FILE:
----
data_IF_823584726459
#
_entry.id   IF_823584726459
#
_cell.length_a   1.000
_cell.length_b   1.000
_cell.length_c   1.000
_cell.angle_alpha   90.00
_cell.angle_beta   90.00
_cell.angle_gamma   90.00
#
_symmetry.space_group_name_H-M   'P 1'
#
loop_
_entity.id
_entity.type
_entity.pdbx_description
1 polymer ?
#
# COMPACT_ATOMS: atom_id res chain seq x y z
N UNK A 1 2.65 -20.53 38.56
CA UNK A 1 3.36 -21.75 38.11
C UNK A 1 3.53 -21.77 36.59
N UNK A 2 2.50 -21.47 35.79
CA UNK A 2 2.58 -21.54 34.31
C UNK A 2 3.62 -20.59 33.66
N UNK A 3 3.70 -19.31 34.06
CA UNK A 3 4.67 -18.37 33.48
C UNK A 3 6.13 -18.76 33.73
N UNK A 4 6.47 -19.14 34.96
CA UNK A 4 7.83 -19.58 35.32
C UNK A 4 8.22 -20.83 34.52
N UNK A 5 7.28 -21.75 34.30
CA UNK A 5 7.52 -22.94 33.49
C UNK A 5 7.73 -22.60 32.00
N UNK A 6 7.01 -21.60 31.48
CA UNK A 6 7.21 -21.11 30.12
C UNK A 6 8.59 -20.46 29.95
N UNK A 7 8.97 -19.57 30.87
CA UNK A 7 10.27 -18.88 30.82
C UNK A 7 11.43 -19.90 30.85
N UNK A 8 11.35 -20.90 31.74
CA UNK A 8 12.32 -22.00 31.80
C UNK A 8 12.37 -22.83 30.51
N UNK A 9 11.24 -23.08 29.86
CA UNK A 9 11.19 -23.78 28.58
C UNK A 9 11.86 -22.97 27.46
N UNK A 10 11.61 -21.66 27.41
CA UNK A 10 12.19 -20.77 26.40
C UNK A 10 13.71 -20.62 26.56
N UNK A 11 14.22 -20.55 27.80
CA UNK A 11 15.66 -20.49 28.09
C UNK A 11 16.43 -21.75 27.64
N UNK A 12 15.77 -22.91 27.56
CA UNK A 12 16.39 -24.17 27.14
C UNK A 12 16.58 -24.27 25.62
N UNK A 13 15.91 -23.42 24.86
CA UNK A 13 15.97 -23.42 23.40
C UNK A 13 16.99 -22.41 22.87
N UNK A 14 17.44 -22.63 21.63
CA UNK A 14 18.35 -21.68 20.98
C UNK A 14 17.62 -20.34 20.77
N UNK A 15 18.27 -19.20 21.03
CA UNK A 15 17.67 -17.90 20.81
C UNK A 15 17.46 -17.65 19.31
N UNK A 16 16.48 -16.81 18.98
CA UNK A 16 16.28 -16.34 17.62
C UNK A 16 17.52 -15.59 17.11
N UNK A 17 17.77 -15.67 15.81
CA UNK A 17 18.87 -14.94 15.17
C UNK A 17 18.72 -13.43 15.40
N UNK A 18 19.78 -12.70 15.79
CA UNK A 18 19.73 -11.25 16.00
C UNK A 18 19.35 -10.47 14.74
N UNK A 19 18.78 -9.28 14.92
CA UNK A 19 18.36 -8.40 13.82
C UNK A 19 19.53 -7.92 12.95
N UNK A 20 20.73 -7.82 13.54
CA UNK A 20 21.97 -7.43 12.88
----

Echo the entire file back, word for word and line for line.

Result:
data_IF_823584726459
#
_entry.id   IF_823584726459
#
_cell.length_a   1.000
_cell.length_b   1.000
_cell.length_c   1.000
_cell.angle_alpha   90.00
_cell.angle_beta   90.00
_cell.angle_gamma   90.00
#
_symmetry.space_group_name_H-M   'P 1'
#
loop_
_entity.id
_entity.type
_entity.pdbx_description
1 polymer ?
#
# COMPACT_ATOMS: atom_id res chain seq x y z
N UNK A 1 2.65 -20.53 38.56
CA UNK A 1 3.36 -21.75 38.11
C UNK A 1 3.53 -21.77 36.59
N UNK A 2 2.50 -21.47 35.79
CA UNK A 2 2.58 -21.54 34.31
C UNK A 2 3.62 -20.59 33.66
N UNK A 3 3.70 -19.31 34.06
CA UNK A 3 4.67 -18.37 33.48
C UNK A 3 6.13 -18.76 33.73
N UNK A 4 6.47 -19.14 34.96
CA UNK A 4 7.83 -19.58 35.32
C UNK A 4 8.22 -20.83 34.52
N UNK A 5 7.28 -21.75 34.30
CA UNK A 5 7.52 -22.94 33.49
C UNK A 5 7.73 -22.60 32.00
N UNK A 6 7.01 -21.60 31.48
CA UNK A 6 7.21 -21.11 30.12
C UNK A 6 8.59 -20.46 29.95
N UNK A 7 8.97 -19.57 30.87
CA UNK A 7 10.27 -18.88 30.82
C UNK A 7 11.43 -19.90 30.85
N UNK A 8 11.35 -20.90 31.74
CA UNK A 8 12.32 -22.00 31.80
C UNK A 8 12.37 -22.83 30.51
N UNK A 9 11.24 -23.08 29.86
CA UNK A 9 11.19 -23.78 28.58
C UNK A 9 11.86 -22.97 27.46
N UNK A 10 11.61 -21.66 27.41
CA UNK A 10 12.19 -20.77 26.40
C UNK A 10 13.71 -20.62 26.56
N UNK A 11 14.22 -20.55 27.80
CA UNK A 11 15.66 -20.49 28.09
C UNK A 11 16.43 -21.75 27.64
N UNK A 12 15.77 -22.91 27.56
CA UNK A 12 16.39 -24.17 27.14
C UNK A 12 16.58 -24.27 25.62
N UNK A 13 15.91 -23.42 24.86
CA UNK A 13 15.97 -23.42 23.40
C UNK A 13 16.99 -22.41 22.87
N UNK A 14 17.44 -22.63 21.63
CA UNK A 14 18.35 -21.68 20.98
C UNK A 14 17.62 -20.34 20.77
N UNK A 15 18.27 -19.20 21.03
CA UNK A 15 17.67 -17.90 20.81
C UNK A 15 17.46 -17.65 19.31
N UNK A 16 16.48 -16.81 18.98
CA UNK A 16 16.28 -16.34 17.62
C UNK A 16 17.52 -15.59 17.11
N UNK A 17 17.77 -15.67 15.81
CA UNK A 17 18.87 -14.94 15.17
C UNK A 17 18.72 -13.43 15.40
N UNK A 18 19.78 -12.70 15.79
CA UNK A 18 19.73 -11.25 16.00
C UNK A 18 19.35 -10.47 14.74
N UNK A 19 18.78 -9.28 14.92
CA UNK A 19 18.36 -8.40 13.82
C UNK A 19 19.53 -7.92 12.95
N UNK A 20 20.73 -7.82 13.54
CA UNK A 20 21.97 -7.43 12.88